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Title: In the Forest of Villefére
Author: Robert E. Howard
* A Project Gutenberg of Australia eBook *
eBook No.: 0607931.txt
Language: English
Date first posted: October 2006
Date most recently updated: December 2007

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In the Forest of Villefére
Robert E. Howard



The sun had set. The great shadows came striding over the forest.
In the weird twilight of a late summer day, I saw the path ahead glide
on among the mighty trees and disappear. And I shuddered and glanced
fearfully over my shoulder. Miles behind lay the nearest village--
miles ahead the next.

I looked to left and to right as I strode on, and anon I looked
behind me. And anon I stopped short, grasping my rapier, as a breaking
twig betokened the going of some small beast. Or was it a beast?

But the path led on and I followed, because, forsooth, I had
naught else to do.

As I went I bethought me, "My own thoughts will route me, if I be
not aware. What is there in this forest, except perhaps the creatures
that roam it, deer and the like? Tush, the foolish legends of those
villagers!"

And so I went and the twilight faded into dusk. Stars began to
blink and the leaves of the trees murmured in the faint breeze. And
then I stopped short, my sword leaping to my hand, for just ahead,
around a curve of the path, someone was singing. The words I could not
distinguish, but the accent was strange, almost barbaric.

I stepped behind a great tree, and the cold sweat beaded my
forehead. Then the singer came in sight, a tall, thin man, vague in
the twilight. I shrugged my shoulders. A _man_ I did not fear. I
sprang out, my point raised.

"Stand!"

He showed no surprise. "I prithee, handle thy blade with care,
friend," he said.

Somewhat ashamed, I lowered my sword.

"I am new to this forest," I quoth, apologetically. "I heard talk
of bandits. I crave pardon. Where lies the road to Villefére?"

"_Corbleu,_ you've missed it," he answered. "You should have
branched off to the right some distance back. I am going there myself.
If you may abide my company, I will direct you."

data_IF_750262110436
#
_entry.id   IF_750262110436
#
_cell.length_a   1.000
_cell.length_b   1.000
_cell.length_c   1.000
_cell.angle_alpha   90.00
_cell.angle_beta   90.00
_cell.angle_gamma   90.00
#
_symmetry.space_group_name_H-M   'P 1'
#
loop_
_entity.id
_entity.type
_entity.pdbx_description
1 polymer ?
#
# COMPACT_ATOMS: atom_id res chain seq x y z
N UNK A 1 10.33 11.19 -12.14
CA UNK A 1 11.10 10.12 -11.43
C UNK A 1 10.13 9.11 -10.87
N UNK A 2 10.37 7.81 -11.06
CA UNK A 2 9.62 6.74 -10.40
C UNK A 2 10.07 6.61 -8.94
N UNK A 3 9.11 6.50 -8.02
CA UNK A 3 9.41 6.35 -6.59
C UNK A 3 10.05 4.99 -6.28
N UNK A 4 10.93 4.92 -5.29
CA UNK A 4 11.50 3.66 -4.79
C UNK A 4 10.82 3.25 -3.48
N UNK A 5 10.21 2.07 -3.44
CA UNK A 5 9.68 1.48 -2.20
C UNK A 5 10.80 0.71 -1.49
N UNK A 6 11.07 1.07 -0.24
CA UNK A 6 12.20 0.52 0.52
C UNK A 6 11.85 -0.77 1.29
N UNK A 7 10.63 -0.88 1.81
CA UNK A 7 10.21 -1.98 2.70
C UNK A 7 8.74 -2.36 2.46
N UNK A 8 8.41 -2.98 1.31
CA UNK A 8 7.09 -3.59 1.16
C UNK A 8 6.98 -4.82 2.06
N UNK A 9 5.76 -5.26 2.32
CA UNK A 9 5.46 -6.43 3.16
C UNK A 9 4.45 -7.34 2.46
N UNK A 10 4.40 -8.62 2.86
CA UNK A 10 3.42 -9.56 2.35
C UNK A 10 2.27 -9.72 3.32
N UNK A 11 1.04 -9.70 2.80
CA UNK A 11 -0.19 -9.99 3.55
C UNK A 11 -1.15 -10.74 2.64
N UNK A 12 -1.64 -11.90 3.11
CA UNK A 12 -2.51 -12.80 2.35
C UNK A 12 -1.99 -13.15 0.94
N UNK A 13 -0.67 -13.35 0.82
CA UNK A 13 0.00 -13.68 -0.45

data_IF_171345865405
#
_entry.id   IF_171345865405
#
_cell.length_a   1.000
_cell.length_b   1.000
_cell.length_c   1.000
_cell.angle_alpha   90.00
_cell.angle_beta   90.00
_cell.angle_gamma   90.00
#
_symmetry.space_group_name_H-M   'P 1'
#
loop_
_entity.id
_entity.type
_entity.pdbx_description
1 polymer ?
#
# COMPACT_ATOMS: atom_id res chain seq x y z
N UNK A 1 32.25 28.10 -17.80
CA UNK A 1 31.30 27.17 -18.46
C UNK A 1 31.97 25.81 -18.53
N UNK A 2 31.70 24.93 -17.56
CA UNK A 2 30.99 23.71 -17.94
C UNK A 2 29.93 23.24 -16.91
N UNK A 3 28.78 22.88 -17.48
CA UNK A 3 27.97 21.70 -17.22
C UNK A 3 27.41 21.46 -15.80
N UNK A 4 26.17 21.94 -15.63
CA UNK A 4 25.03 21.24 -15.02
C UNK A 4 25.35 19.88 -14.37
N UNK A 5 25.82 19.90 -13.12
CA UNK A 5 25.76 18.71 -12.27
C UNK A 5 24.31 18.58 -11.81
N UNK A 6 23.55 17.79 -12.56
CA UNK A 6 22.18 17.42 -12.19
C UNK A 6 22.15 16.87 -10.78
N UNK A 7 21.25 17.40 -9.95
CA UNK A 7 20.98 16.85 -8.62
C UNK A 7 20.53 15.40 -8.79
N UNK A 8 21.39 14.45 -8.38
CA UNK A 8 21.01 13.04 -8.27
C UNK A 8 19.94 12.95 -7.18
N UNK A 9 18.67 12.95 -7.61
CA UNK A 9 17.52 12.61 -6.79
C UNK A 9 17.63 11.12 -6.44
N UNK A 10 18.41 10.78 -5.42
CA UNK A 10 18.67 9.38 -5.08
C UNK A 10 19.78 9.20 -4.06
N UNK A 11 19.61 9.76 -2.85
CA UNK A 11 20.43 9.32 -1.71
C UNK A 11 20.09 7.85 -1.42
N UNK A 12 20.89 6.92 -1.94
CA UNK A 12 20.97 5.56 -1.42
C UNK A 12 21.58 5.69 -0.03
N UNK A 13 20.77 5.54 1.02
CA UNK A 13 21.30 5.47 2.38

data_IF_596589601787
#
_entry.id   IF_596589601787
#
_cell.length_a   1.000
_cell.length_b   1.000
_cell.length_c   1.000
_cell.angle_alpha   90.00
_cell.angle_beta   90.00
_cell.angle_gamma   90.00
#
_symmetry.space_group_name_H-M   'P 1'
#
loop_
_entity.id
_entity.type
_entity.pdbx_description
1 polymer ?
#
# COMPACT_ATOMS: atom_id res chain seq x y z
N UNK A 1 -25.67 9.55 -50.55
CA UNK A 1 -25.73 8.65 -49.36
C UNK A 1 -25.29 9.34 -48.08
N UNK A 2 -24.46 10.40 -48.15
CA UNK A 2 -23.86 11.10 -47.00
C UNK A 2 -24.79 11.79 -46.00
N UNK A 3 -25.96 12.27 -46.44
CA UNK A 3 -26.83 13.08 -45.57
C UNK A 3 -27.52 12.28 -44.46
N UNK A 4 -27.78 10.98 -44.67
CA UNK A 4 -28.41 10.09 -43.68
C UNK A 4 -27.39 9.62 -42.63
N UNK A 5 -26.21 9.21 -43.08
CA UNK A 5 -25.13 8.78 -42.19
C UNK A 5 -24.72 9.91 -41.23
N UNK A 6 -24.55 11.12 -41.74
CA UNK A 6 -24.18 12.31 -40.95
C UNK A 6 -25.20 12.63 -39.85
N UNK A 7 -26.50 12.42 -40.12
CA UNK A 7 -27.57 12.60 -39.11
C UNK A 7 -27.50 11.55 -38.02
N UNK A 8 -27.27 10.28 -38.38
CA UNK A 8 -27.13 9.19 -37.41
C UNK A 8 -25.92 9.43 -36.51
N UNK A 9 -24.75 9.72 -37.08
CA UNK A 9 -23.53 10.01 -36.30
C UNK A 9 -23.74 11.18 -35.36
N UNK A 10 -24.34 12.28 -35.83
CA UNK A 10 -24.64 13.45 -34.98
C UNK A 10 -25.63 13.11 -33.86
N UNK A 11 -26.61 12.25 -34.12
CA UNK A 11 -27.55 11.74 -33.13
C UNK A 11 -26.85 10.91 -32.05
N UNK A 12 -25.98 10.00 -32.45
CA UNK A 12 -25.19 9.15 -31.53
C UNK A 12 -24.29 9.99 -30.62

I hesitated. Yet why should I hesitate?

"Why, certainly. My name is de Montour, of Normandy."

"And I am Carolus le Loup."

"No!" I started back.

He looked at me in astonishment.

"Pardon," said I; "the name is strange. Does not _loup_ mean
wolf?"

"My family were always great hunters," he answered. He did not
offer his hand.

"You will pardon my staring," said I as we walked down the path,
"but I can hardly see your face in the dusk."

I sensed that he was laughing, though he made no sound.

"It is little to look upon," he answered.

I stepped closer and then leaped away, my hair bristling.

"A mask!" I exclaimed. "Why do you wear a mask, _m'sieu_?"

"It is a vow," he exclaimed. "In fleeing a pack of hounds I vowed
that if I escaped I would wear a mask for a certain time."

"Hounds, _m'sieu_?"

"Wolves," he answered quickly; "I said wolves."

We walked in silence for awhile and then my companion said, "I am
surprised that you walk these woods by night. Few people come these
ways even in the day."

"I am in haste to reach the border," I answered. "A treaty has
been signed with the English, and the Duke of Burgundy should know of
it. The people at the village sought to dissuade me. They spoke of--a
wolf that was purported to roam these woods."

"Here the path branches to Villefére," said he, and I saw a
narrow, crooked path that I had not seen when I passed it before. It
led in amid the darkness of the trees. I shuddered.

"You wish to return to the village?"

"No!" I exclaimed. "No, no! Lead on."

So narrow was the path that we walked single file, he leading. I
looked well at him. He was taller, much taller than I, and thin, wiry.